The cardiac Na+ channel SCN5A (Nav1.5) and the inward depolarizing Na+ current (INa) play a critical role
in regulating the action potential of myocytes in the atrium, ventricle, and specialized conduction system.
Mutations in SCN5A are associated with several arrhythmia phenotypes including long QT syndrome,
Brugada syndrome, and dilated cardiomyopathy. In addition, loss of Na+ channel function is observed during
heart failure, leading to conduction slowing and ventricular arrhythmias based on re-entrant mechanisms.
Small Ubiquitin-like Modifiers (SUMOs), post-translationally modify lysine residues on proteins. Decrease
in SUMOylation of cardiac calcium-handling proteins is associated with human heart failure. The significance
of SUMOylation in regulating cardiac electrical activity is not known. Our preliminary data identifies a
polymorphism in the SUMO1 gene that associates with appropriate defibrillator shocks in patients with heart
failure, suggesting that SUMO1 modifies arrhythmia risk. Given our prior work demonstrating that acetylation
of SCN5A on a lysine residue decreases cardiac sodium current, we now hypothesize that in addition to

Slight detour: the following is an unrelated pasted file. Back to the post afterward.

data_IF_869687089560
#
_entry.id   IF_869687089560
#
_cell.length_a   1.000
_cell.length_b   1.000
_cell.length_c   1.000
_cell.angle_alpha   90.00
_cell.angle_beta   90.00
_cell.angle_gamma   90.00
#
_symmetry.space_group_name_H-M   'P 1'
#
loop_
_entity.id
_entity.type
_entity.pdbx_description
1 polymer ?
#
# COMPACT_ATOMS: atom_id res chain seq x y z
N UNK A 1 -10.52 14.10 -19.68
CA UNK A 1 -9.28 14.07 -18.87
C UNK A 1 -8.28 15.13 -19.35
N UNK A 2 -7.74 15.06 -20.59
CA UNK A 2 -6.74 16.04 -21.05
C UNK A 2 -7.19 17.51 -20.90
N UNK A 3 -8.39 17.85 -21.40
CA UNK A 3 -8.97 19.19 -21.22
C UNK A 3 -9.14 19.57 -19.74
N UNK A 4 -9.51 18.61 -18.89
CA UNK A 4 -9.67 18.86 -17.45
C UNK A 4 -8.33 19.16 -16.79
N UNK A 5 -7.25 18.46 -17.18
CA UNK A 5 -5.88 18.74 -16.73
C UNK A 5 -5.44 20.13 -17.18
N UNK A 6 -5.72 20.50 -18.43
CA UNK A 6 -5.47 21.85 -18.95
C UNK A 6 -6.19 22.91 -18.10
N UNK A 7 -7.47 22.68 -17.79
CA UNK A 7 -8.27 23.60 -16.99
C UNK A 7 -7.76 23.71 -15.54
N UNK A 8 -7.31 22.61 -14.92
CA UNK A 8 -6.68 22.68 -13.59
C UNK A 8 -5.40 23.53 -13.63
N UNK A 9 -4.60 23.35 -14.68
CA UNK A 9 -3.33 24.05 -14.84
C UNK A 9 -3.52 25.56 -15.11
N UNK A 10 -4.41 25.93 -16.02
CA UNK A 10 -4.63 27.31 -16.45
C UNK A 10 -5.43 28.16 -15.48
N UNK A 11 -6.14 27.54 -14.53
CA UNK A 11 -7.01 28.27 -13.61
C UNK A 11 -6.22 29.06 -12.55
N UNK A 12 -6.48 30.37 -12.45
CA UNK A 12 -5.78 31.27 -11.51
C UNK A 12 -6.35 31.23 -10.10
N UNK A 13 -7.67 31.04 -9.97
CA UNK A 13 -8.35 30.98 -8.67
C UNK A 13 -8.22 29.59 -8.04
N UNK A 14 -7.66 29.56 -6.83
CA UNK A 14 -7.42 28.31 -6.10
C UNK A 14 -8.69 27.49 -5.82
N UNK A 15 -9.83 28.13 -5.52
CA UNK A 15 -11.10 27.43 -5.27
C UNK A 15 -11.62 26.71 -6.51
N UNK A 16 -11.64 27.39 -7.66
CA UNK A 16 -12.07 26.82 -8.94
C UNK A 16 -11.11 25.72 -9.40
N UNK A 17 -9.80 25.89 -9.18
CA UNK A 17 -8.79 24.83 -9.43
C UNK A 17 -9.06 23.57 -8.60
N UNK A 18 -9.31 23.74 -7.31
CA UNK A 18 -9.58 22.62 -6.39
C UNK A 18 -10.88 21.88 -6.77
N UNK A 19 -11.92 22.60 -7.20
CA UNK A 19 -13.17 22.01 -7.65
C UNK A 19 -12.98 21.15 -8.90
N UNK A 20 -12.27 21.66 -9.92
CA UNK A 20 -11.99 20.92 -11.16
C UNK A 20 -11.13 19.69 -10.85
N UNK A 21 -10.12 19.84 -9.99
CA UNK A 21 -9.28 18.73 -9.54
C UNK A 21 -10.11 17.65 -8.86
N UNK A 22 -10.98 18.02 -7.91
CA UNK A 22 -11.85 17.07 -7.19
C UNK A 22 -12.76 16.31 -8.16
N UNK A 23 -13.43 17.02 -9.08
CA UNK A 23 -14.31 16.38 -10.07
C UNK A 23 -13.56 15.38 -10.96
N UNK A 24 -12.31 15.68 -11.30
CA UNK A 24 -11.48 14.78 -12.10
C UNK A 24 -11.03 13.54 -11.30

acetylation, SCN5A is post-translationally modified by SUMOylation, and SUMO-SCN5A is vital for the cardiac
Na+ current and for normal electrical activity in the heart. This hypothesis is based on very novel preliminary
data that SUMO1 modifies SCN5A and stimulates the Na+ current, whereas de-SUMOylation inhibits INa and
precipitates cardiac arrhythmias in vivo.
This application will explore in-depth the role of SUMOylation and de-SUMOylation on the cardiac Na+
current , characterizing their effect on channels properties, expression, ubiquitination, acetylation, trafficking,
and interaction with its known partner Sirtuin1. The proposal will identify the lysine residues in SCN5A that are
SUMOylated, and explore the importance of SUMOylation of these lysines on the cardiac Na+ current. It will
develop and use state-of-the-art biological reagents, including a novel non-SUMOylatable Nav1.5 knockin
mouse, cardiotropic viral vectors to SUMOylate and de-SUMOylate Nav1.5 in vivo, and transgenic mice
overexpressing SUMO proteins. It will leverage the expertise of basic and mouse electrophysiologists,
molecular biologists, and experts in cardiac SUMOylation. Using these reagents, and with the collective
expertise of the investigative team, it will determine if SCN5A SUMOylation is altered in heart failure, and if
cardiac SUMOylation modifies arrhythmic risk in failing and non-failing hearts.
SUMO modification of SCN5A will identify a new mechanism for regulation of cardiac INa, and one that has
potential clinical relevance in patients with heart failure. In doing so, it will open the door for using SUMO
proteins as therapeutic agents in patients at risk for cardiac arrhythmias.